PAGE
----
A recent poll conducted by Euronews Albania has laid bare what the population think about corruption, their government, and the justice system.
Corruption is one of the most widely shared concerns amongst citizens, with over 90% believing there is a lot of it, or believing in a total breakdown in the government. Only 0.4% of the surveyed individuals say there is no corruption and less than 7% said there was very little.
When compared to other polls taken over the last few months, and especially pre-election, there appears to be an interesting gap in perception. It seems that people thought there was less corruption, or didn’t consider it a significant concern at election time, when compared with just three months later.
The survey also looked at what political affiliations people have. Some 83% of Socialist Party voters said they believe their government, which they support, is corrupt. This was only marginally lower than those who didn’t vote. Figures were similar for Democratic party voters.
Respondents were asked whether they had faith in the Special Court Against Crime and Corruption (SPAK). Out of those without a political preference, 70% said they didn’t think it did or would work.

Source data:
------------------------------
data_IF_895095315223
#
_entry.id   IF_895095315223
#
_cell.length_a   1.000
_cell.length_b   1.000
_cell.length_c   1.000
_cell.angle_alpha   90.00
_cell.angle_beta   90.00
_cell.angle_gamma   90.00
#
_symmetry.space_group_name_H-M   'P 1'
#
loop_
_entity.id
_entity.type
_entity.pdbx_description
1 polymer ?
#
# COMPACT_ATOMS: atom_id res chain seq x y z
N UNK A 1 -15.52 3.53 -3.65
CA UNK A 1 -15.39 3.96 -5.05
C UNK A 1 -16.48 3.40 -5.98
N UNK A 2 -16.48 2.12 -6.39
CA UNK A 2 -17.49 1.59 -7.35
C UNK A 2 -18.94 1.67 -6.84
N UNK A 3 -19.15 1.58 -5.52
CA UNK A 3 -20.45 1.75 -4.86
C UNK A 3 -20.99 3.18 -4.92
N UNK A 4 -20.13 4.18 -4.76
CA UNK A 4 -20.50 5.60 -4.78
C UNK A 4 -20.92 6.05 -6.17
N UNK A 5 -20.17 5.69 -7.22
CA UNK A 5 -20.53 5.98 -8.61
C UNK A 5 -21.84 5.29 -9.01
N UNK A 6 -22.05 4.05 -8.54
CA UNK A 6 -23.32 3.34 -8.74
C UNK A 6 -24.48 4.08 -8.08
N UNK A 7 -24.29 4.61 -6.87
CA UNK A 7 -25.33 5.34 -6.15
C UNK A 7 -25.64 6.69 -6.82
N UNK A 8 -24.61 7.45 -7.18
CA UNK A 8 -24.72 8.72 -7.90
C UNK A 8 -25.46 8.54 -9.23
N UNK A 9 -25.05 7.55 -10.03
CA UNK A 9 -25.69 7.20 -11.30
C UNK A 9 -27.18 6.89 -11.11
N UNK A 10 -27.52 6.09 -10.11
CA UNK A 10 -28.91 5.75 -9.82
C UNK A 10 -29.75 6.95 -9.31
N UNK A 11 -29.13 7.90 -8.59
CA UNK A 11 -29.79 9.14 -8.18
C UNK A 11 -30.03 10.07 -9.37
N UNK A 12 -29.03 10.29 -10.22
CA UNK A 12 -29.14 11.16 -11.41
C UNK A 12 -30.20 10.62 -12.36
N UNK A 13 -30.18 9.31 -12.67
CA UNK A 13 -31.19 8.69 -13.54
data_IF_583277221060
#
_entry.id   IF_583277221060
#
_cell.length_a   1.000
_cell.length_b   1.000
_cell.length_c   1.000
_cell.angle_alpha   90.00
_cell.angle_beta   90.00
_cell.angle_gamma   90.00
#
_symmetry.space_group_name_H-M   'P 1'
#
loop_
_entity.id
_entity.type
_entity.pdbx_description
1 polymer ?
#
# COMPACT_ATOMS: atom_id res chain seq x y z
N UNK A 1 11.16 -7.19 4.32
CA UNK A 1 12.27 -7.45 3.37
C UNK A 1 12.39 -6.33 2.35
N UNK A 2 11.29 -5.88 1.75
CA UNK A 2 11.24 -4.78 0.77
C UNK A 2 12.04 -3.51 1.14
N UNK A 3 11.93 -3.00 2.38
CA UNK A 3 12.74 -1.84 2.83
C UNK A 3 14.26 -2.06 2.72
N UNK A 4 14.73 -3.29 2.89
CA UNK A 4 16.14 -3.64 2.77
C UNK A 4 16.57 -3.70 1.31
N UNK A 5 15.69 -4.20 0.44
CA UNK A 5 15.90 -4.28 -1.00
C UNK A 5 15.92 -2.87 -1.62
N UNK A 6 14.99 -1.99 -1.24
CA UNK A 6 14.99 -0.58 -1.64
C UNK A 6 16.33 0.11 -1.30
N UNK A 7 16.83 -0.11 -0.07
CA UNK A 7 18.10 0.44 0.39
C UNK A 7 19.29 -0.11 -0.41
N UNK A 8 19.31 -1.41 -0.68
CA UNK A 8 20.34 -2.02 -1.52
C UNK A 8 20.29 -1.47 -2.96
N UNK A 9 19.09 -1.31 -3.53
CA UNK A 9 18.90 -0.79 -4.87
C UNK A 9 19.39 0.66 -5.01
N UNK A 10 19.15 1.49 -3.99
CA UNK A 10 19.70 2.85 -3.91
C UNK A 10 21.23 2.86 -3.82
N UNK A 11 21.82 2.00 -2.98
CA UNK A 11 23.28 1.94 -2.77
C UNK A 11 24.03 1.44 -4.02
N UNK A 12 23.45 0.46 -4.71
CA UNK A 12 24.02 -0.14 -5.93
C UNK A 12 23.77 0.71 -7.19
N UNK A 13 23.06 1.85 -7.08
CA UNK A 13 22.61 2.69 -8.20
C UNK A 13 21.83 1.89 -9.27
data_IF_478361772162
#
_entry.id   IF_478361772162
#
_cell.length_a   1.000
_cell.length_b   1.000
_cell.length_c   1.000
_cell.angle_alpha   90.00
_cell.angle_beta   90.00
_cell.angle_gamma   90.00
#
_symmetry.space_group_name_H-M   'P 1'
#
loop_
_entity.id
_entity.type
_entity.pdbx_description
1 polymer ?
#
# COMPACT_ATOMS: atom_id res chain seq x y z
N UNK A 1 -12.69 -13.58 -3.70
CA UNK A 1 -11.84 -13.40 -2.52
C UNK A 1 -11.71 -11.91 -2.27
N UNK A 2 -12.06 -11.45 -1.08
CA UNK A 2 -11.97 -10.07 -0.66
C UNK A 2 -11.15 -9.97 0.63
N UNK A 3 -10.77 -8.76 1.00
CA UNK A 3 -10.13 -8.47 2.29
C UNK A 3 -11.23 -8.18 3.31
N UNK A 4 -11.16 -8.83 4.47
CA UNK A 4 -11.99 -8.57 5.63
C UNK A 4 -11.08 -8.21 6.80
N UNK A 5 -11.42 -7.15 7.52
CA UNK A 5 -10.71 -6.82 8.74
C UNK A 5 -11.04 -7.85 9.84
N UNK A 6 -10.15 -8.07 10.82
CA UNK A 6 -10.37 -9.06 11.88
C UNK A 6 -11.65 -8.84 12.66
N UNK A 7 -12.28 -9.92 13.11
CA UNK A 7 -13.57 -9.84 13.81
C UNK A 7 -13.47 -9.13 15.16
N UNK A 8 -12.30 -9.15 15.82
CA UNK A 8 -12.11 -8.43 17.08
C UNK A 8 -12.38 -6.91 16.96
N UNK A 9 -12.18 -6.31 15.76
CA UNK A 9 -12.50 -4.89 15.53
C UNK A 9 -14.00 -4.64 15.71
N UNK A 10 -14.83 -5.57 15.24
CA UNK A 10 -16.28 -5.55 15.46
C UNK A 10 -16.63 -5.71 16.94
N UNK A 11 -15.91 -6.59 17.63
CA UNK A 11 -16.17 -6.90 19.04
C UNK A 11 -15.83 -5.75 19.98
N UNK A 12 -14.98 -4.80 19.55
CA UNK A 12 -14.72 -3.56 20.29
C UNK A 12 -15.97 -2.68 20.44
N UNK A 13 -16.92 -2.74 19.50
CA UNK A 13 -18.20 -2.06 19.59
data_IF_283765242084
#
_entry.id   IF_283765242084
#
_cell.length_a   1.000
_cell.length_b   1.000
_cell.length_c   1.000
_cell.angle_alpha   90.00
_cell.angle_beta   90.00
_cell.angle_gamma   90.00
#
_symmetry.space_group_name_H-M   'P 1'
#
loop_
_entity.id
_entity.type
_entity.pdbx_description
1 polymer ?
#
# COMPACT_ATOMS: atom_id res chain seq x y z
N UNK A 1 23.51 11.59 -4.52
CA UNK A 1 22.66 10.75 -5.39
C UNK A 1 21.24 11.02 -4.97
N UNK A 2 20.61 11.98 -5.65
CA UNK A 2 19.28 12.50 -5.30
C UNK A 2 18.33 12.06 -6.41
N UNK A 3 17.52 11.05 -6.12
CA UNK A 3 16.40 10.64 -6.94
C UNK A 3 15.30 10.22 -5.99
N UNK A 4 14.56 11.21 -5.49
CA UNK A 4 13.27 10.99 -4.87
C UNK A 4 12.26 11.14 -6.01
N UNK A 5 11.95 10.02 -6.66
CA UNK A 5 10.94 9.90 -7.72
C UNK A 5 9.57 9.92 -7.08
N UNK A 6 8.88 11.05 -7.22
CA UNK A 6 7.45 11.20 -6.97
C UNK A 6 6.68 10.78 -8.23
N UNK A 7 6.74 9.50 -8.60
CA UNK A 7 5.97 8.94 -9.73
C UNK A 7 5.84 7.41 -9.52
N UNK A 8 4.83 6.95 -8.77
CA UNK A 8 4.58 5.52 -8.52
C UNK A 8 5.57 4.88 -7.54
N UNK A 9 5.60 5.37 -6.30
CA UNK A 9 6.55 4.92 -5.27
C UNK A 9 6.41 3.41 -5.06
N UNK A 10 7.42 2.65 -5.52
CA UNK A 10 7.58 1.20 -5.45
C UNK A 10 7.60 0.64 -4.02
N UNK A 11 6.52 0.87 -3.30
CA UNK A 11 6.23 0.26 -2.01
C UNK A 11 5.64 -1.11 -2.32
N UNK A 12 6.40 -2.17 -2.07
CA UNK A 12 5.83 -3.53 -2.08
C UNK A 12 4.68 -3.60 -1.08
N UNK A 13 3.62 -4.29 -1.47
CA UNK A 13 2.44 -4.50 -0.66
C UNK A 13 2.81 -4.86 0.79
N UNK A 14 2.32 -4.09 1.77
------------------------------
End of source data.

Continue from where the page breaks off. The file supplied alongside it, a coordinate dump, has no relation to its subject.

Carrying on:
75% of Socialist Party voters said they believed in it, while only 16% of PD voters thought the same.
This shows that the consensus is that SPAK doesn’t truly crackdown on crime and corruption, particularly among those with no political affiliation or PD voters.
Albania ranks as the 104th cleanest country for corruption in the world. This is according to the Transparency International Corruption Perception Index 2020, seen by Exit prior to its publication. Albania has dropped a total of 23 places in the previous three years, only recovering two places this year.
The scale which measures the perceived levels of public sector corruption, gave Albania just 36 points out of a possible 100, placing it towards the “highly corrupt” end of the spectrum as opposed to “very clean”.
Albania recently agreed to an 86-point UN declaration to protect journalists, prosecute high officials for corruption, and create a multilateral approach to combat the phenomenon of corruption.
The resolution on “challenges and measures to prevent and combat corruption and strengthen international cooperation” was signed last week at the first-ever UN General Assembly Special Session against Corruption.